Does the defense next call Mr. Pistorious' former pediatrician? While they're at it, how about some of his former elementary school teachers, or any other former authority figure or childhood acquaintance who hasn't had direct contact with the defendant for the better part of two decades?

    "Fear of crime" -- which, given, is quite prevalent amongst South Africa's Afrikaaner (Dutch) community -- is also a euphemism for paranoia, particularly so in this case, if it is to be considered a mitigating factor in the shooting death of Reeva Steenkamp.

    The defense counsel himself has raised his client's mental state as an issue, and not the prosecution, which has long argued -- albeit not very coherently sometimes -- that the defendant knew what he was doing at the time of the shooting. Ergo, I'd offer that it's the defense that seems to be blowing most of the smoke here.



    Me, three (none / 0) (#4)
    by NYShooter on Mon Jun 30, 2014 at 12:21:49 PM EST
    Personally, I don't care which way the verdict goes as long as, in the end, I feel that the trial was fairly litigated, and, the judge showed no bias.

    But, I, also, would like to know how the mental evaluation, and, determination favors the defense?

    Could someone please explain?


    More comments (none / 0) (#5)
    by jbindc on Mon Jun 30, 2014 at 12:31:52 PM EST
    that this won't really help the defense.

    Kelly Phelps, a senior lecturer in the public law department at the University of Cape Town, told the Associated Press that if the panel backed Vorster's diagnosis it could add weight to Pistorius's account and compel the judge to consider the question: "Is it more likely that he is telling the truth about what occurred on that night?"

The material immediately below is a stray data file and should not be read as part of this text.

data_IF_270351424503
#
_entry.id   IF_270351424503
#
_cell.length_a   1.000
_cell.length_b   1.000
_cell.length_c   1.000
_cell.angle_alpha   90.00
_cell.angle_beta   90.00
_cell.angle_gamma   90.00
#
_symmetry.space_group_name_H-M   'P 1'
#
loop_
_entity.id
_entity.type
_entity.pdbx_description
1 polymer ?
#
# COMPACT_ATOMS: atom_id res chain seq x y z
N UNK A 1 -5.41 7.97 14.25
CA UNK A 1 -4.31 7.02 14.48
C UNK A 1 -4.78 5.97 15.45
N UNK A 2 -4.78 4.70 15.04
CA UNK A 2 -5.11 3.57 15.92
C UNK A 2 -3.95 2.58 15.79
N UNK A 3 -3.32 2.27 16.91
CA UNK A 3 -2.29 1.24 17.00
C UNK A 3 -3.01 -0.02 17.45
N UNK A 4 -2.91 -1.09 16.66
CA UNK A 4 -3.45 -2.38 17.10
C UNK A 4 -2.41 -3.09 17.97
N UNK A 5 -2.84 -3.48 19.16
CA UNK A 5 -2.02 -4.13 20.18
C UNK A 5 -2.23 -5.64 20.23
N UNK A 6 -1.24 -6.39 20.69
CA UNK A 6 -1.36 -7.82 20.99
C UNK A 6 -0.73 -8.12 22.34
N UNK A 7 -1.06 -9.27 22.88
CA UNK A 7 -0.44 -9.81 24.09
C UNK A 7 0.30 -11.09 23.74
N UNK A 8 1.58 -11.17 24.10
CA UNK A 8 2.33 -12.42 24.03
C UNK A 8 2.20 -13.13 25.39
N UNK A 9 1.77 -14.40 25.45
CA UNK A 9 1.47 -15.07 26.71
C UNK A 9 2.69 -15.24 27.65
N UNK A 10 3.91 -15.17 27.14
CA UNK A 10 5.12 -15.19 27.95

Even if the judge rules that Pistorius is guilty despite any disorder that he is suffering, Phelps added, the diagnosis could be a mitigating factor when he is sentenced.

    "That is the area of law that is often referred to as diminished responsibility," she added.

    Another opinion:

    "The finding is not good for the defense," criminal defense attorney Anton Smith who has monitored the trial told ABC News.

    Smith said the conclusion was not good for Pistorius "neither in terms of their strategy, as they tried to illustrate a possible diminished culpability, nor in terms of a possible factor once they start arguing in mitigation of sentence."

    And let's face it - Nels is one of the top prosecutors in SA.  Asking for the mental evaluation wasn't a "mistake" - there was a calculation made, and now this finding only seems to strengthen his case. I think this "ploy" will work and will get us closer to the truth of what happened that night.


    Could Witness Burger Have Heard.. (none / 0) (#2)
    by RickyJim on Mon Jun 30, 2014 at 10:00:27 AM EST
    Riva screaming in the bedroom, with its open patio door, before she took refuge in the bathroom?

    Makes sense to me (none / 0) (#6)
    by ruffian on Mon Jun 30, 2014 at 02:47:28 PM EST
    If the screams were before the shots fired. Did they hear the shots as well?